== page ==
Meet the Team – Jess Haskins

Name: Jess Haskins

Role: Creative Writer

About: I’m a game designer and writer in Brooklyn, NY specializing in interactive storytelling, worldbuilding, and narrative design. Among the projects I’ve worked on is Muse Games’ multiplayer online steampunk airship shooter Guns of Icarus Online, for which I did all the writing and worldbuilding (as well as design, community, and a few other things). I’m also involved with a few local community groups, including co-chairing the IGDA NYC chapter and hosting a monthly drink night for NYC Indie Games. That’s where I met Sebastian during the brief period he was living in NYC—just long enough to get introduced and to get onboard with GalaCollider!

What’s your favorite thing about GalaCollider?

I was immediately impressed by the scope of the in-game universe and commitment to thoughtful, engaging, sometimes subtle storytelling in a multiplayer strategy game. Four billion years in the future is a pretty audacious setting. It’s a fun challenge to imagine the diversity and multiplicity of civilizations and cultures that could exist in such a remote context, while still making the factions, characters, and items players will encounter relatable and compelling.

What inspires you?

When I dig into a new project I like to start with research grounded in the real world. On GalaCollider, there’s no shortage of astronomical references to turn to for inspiration: star maps, timelines of evolution, simulations of galactic collisions, theories about alternate forms of life, the history of the universe since the Big Bang. I like to read science magazines like New Scientist and Nautilus, which are a great source of ideas. On a more narrative level, I always come back to Star Trek, with its rosy vision of space exploration and the future progress of humanity. For a somewhat grittier take on the rise and fall of galactic civilizations, the nature of technology, and the origin of life, the Battlestar Galactica reboot had some intriguing ideas and big themes (even if they were making up the plot as they went along). In games, the Mass Effect series earns a special place as great space opera with epic scope, meticulous worldbuilding, and sensitive and compelling character drama, including a touch of humor.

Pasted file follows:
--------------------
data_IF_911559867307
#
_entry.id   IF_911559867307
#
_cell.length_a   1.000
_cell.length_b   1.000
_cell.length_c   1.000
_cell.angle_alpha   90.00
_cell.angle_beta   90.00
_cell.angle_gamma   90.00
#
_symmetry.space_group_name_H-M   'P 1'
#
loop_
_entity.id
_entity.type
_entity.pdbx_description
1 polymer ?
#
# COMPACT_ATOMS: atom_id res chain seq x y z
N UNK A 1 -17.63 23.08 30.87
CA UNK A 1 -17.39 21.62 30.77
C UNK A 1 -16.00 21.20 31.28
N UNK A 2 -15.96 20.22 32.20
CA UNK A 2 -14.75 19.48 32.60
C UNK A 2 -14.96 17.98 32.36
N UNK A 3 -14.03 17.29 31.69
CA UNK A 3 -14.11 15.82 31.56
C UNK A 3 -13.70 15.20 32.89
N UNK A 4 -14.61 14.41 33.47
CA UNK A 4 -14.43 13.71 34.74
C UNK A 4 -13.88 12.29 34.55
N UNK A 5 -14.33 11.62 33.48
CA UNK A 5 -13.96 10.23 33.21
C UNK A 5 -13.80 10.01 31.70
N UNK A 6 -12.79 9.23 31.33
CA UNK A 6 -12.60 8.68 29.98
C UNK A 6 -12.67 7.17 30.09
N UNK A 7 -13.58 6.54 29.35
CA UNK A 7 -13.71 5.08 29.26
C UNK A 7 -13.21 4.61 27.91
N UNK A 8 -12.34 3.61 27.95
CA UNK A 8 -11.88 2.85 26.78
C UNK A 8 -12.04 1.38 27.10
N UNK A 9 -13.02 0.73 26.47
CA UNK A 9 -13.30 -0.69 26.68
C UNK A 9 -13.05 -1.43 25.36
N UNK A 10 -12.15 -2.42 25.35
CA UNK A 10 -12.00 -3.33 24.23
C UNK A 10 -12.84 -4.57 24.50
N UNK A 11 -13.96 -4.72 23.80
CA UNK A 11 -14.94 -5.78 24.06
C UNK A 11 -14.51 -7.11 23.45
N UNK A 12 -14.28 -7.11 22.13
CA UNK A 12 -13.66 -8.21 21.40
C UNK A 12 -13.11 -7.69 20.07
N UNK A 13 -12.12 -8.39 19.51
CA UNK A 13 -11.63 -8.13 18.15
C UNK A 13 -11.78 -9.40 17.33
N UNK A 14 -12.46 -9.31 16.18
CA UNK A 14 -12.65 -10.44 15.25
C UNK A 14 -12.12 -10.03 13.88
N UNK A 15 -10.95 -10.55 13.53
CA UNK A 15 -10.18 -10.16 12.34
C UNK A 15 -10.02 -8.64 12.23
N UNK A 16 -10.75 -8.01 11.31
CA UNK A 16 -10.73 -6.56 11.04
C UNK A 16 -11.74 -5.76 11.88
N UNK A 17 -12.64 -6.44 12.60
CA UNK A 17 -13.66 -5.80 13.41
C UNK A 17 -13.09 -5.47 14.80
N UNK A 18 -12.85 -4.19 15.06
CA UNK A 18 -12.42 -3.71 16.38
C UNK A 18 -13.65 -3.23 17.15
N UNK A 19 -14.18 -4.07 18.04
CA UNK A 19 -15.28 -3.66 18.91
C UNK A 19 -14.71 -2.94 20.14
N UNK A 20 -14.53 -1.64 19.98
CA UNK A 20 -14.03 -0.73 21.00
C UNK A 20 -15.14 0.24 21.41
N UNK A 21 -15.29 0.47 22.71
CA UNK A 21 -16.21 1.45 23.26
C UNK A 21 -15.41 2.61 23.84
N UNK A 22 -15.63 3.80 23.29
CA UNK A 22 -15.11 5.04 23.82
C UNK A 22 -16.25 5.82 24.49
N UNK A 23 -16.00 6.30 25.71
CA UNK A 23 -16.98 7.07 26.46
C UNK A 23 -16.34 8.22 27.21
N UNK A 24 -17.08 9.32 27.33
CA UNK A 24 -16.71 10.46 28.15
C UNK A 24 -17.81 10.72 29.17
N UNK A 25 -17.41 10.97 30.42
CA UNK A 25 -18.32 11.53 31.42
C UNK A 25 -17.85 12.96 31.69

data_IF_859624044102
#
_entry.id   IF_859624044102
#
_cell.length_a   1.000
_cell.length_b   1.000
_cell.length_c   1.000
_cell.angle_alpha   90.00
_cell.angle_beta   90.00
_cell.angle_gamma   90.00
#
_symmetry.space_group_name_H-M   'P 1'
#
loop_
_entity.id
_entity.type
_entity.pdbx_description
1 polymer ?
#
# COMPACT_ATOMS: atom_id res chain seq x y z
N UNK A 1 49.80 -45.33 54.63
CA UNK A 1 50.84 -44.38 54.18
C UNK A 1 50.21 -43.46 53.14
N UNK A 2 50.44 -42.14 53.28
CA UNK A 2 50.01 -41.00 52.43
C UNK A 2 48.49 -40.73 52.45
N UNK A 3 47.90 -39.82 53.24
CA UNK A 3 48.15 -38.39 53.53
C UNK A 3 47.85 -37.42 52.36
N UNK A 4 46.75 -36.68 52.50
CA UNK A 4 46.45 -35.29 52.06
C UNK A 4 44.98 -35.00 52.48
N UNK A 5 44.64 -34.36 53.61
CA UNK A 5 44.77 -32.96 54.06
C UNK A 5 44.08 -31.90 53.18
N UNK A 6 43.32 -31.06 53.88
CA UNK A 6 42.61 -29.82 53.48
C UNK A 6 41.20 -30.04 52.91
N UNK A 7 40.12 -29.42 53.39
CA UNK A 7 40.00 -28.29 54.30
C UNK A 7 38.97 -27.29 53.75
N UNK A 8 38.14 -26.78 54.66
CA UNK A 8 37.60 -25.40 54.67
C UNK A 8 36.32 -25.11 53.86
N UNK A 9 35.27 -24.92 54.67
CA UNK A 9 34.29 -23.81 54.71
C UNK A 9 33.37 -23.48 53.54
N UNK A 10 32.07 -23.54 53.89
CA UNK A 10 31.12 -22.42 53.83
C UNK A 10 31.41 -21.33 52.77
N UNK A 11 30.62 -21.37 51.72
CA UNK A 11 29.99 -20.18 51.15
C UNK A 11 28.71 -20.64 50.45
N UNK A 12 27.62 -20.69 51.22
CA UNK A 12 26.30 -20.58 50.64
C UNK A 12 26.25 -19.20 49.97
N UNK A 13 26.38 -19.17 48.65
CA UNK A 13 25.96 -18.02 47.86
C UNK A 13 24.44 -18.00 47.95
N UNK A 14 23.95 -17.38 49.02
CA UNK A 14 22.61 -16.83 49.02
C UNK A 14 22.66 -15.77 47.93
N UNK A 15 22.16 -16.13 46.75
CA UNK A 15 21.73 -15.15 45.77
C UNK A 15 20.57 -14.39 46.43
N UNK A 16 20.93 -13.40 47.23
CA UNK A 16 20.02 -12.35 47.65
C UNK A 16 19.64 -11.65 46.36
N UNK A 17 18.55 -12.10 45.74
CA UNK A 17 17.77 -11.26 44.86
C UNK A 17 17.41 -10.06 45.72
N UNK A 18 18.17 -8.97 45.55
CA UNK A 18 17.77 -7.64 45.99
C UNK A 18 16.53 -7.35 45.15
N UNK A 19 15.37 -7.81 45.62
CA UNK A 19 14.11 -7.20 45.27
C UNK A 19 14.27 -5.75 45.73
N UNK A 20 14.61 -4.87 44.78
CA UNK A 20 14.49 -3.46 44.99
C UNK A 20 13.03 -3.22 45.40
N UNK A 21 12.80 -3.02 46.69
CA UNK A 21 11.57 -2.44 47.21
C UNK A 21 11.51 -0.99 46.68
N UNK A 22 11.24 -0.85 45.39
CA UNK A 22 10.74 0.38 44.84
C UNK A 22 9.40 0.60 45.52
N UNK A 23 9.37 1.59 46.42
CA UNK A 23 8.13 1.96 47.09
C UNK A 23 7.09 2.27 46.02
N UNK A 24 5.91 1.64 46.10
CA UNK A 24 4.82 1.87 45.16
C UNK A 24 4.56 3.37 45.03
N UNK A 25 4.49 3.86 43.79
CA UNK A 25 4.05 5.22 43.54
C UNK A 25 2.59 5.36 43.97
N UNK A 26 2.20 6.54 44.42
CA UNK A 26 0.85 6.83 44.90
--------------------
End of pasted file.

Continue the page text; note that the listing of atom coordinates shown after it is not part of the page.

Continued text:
What is your current gaming obsession?

While I put off deciding which RPG series I want to spend the next several hundred hours immersed in (Wasteland, Fallout, or Baldur’s Gate?), I’ve been playing a bunch of point-and-click adventures (LucasArts classics like Indiana Jones and the Fate of Atlantis and The Dig), and catching up on recent Telltale series (up next: Game of Thrones, or maybe Tales from the Borderlands).